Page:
Bobbi Kristina Brown boyfriend Nick Gordon insists he’s no murderer, but just in case he’s charged in Bobbi Kristina’s death, he wants to delay a civil suit against him to preserve his Constitutional right to remain silent.
The civil suit seeking $40 million in damages was filed in June by Bobbi Kristina’s estate.
In the latest development, Gordon filed a motion to delay the suit, pending a criminal investigation into Bobbi Kristina’s death. Gordon has been named as a “person of interest.” He has yet to be declared a suspect.
Bobbi Kristina was found unconscious Jan. 31, face down in a tub of water at her Atlanta-area home. She died July 26, after spending weeks comatose on life support.
An amended complaint filed in August by the estate lays out detailed allegations. It claims Gordon beat and drugged Whitney Houston’s only daughter and placed her in the tub unconscious in a fit of jealous rage.
Gordon says Bobbi Kristina’s dad, Bobby Brown, and his family have done everything the can to vilify him.
The Brown family accused him of being a “murderer, a habitual batterer of women, a seducer of young white females, a thief and/or con man fueled by monetary gain and a chemist capable of making a toxic cocktail,” according to court papers obtained by gossip site TMZ.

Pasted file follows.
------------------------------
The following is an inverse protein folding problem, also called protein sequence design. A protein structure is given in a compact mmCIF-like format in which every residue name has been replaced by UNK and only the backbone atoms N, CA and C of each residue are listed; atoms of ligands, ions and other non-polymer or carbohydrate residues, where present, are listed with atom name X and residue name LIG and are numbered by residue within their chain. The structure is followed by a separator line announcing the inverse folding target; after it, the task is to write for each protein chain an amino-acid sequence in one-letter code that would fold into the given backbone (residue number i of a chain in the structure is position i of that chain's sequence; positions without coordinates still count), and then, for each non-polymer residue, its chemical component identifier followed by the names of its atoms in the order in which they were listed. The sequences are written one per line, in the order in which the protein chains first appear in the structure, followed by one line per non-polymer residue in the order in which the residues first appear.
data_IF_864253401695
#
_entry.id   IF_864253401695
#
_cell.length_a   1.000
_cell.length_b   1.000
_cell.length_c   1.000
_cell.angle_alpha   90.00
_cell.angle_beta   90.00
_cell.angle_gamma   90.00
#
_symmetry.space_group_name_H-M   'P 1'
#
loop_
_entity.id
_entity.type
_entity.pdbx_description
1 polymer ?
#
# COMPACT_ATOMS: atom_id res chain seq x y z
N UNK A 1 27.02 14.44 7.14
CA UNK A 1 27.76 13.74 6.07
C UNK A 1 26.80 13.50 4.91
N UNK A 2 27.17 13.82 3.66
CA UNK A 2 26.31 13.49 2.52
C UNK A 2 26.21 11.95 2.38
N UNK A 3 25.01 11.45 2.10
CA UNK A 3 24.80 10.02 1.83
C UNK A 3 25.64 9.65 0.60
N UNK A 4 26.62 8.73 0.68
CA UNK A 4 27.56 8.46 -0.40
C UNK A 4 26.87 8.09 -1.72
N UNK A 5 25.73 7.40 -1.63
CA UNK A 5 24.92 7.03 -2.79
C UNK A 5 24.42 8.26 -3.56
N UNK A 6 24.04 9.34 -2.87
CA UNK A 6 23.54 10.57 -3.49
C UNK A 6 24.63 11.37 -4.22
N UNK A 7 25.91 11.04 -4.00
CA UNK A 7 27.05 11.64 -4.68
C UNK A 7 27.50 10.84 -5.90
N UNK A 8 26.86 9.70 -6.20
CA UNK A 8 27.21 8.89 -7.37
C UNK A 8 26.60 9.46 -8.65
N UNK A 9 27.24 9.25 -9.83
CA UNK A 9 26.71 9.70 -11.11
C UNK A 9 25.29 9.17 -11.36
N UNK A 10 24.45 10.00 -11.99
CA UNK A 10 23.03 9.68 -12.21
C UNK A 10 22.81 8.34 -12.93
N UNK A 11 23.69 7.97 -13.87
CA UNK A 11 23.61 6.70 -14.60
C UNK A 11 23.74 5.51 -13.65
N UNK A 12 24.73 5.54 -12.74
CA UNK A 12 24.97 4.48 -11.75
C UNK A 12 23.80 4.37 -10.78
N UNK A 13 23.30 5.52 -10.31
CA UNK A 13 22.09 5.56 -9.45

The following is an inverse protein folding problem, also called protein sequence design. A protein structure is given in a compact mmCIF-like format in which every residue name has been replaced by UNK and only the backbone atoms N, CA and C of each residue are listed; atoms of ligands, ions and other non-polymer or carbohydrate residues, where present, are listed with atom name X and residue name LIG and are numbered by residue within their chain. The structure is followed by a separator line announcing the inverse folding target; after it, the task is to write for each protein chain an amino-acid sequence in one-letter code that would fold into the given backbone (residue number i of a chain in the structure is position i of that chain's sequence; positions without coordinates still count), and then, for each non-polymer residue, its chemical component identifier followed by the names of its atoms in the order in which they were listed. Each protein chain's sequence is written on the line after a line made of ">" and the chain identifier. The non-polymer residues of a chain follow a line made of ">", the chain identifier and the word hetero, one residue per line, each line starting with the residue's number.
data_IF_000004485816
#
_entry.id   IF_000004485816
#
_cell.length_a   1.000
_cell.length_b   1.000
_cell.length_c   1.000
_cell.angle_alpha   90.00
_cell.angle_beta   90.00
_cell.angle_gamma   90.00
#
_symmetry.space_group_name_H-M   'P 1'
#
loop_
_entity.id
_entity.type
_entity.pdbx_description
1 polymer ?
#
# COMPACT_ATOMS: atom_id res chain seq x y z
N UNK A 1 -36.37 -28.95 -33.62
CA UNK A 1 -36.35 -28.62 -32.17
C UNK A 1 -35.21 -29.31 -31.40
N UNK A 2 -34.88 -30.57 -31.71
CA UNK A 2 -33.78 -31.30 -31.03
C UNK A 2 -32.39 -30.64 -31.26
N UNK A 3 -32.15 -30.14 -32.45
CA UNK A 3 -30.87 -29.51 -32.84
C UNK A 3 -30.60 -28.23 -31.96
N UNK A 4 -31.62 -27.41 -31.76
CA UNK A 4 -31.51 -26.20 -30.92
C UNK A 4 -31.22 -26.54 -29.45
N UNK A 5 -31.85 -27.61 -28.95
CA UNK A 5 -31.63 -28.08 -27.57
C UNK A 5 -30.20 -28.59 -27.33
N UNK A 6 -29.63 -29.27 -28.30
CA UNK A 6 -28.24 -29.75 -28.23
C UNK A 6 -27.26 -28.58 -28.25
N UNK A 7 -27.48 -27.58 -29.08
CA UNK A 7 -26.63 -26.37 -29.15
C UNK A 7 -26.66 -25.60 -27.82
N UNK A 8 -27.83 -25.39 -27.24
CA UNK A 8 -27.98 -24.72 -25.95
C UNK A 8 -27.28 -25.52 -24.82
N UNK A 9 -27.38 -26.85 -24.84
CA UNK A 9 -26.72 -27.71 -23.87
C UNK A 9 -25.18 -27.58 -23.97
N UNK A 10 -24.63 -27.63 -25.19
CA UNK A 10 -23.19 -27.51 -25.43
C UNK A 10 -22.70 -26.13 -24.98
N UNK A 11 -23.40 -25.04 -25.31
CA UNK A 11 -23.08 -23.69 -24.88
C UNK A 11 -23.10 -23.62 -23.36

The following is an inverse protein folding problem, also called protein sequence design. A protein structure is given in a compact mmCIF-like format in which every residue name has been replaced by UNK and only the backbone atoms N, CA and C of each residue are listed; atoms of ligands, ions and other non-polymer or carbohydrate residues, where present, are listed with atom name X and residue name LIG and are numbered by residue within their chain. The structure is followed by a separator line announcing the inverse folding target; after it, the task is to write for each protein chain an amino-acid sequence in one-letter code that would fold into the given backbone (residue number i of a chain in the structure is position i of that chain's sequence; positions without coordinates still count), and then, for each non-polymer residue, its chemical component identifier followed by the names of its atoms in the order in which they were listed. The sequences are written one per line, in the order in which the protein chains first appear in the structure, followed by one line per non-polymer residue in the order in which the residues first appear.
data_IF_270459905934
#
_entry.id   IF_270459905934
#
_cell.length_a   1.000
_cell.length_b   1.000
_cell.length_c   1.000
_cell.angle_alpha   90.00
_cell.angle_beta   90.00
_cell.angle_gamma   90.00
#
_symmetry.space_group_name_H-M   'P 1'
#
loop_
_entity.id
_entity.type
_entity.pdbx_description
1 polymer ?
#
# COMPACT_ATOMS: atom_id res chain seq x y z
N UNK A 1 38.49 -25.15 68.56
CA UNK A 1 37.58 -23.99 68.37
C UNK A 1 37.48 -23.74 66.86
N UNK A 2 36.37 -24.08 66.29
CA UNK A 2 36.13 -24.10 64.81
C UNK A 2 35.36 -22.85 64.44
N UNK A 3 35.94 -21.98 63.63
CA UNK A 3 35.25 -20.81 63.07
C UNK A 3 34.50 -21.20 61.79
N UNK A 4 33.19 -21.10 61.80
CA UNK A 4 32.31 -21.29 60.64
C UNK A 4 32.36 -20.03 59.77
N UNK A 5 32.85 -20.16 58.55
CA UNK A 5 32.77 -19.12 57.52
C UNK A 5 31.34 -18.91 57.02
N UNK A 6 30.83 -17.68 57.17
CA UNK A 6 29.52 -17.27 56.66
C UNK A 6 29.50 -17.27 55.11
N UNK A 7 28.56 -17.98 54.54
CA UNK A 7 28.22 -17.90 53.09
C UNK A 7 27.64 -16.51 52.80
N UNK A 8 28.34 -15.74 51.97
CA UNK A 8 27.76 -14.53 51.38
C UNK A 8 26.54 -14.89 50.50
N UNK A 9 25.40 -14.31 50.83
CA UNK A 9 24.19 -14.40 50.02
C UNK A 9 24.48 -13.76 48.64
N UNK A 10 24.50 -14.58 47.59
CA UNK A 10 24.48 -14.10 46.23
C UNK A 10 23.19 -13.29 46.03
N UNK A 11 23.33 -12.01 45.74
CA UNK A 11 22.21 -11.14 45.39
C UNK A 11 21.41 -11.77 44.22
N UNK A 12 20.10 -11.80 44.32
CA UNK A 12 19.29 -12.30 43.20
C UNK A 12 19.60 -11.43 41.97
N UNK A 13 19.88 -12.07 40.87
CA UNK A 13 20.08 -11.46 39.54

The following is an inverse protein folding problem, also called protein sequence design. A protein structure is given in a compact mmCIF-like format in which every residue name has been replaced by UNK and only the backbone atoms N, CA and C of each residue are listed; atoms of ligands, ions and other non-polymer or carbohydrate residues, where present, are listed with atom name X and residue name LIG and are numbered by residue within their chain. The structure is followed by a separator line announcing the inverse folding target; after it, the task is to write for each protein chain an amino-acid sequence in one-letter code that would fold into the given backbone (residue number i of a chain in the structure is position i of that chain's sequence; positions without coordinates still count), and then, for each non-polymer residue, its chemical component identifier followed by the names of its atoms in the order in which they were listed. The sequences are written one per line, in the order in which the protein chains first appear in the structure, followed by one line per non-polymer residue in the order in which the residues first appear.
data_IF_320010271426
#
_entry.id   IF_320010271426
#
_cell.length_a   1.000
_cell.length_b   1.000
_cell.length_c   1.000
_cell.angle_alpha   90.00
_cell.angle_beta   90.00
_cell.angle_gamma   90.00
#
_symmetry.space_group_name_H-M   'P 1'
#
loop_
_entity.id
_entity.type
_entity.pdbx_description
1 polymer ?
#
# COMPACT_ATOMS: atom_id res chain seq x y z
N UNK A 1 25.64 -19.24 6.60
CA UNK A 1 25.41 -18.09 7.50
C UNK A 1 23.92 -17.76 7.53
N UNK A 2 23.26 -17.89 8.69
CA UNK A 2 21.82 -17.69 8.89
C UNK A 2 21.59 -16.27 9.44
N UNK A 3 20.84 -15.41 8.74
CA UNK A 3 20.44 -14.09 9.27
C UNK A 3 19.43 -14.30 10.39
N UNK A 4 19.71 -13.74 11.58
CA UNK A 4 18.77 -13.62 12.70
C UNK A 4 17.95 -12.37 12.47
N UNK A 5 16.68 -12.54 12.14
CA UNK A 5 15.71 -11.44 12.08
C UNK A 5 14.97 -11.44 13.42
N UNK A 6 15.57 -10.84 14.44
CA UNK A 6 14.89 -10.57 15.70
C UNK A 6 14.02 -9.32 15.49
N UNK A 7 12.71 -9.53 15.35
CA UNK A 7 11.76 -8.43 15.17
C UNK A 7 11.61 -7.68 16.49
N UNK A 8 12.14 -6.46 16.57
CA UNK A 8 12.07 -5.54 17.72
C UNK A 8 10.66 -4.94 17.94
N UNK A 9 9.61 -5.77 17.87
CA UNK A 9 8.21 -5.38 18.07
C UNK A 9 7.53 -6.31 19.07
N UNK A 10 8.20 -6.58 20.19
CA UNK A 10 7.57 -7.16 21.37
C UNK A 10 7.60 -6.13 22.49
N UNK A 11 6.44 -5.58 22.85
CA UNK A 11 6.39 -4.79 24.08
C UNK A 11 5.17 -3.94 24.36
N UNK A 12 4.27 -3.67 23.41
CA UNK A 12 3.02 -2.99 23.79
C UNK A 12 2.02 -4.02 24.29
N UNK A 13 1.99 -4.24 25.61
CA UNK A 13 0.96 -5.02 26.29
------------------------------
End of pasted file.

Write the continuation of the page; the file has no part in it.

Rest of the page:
The characterizations, Gordon asserts, will make it impossible to receive a fair trial should he be charged with murder.
He also wants to delay the civil suit to avoid being compelled to give a legal deposition. It would require him answer questions about events leading up to Bobbi Kristina’s death. Anything, he says, could be used against him in a criminal proceeding.
So while he insists he’s innocent, he still wants to preserve his Constitutional right against self-incrimination. If his assertions seem to contradict his actions, well, they do.
But the tactic is pretty standard in situations like this, according to our own legal sources. It all comes down to a matter of procedure and evidence. Most civil suits for wrongful death are filed after criminal proceedings are finished.
Even if Gordon is tried and acquitted of her murder, he could still be found liable for her death in a civil suit because the legal definition of guilt is different.
In a criminal case, he would have to be found guilty “beyond a reasonable” doubt; in a civil case he could be found guilty based on a “preponderance of the evidence.”
In one of the most storied examples of the dual legal standard, O.J. Simpson was acquitted of murdering ex-wife Nicole Brown Simpson and her friend Ron Goldman. But he was held liable for their murders in a civil suit filed by the Brown and Goldman families.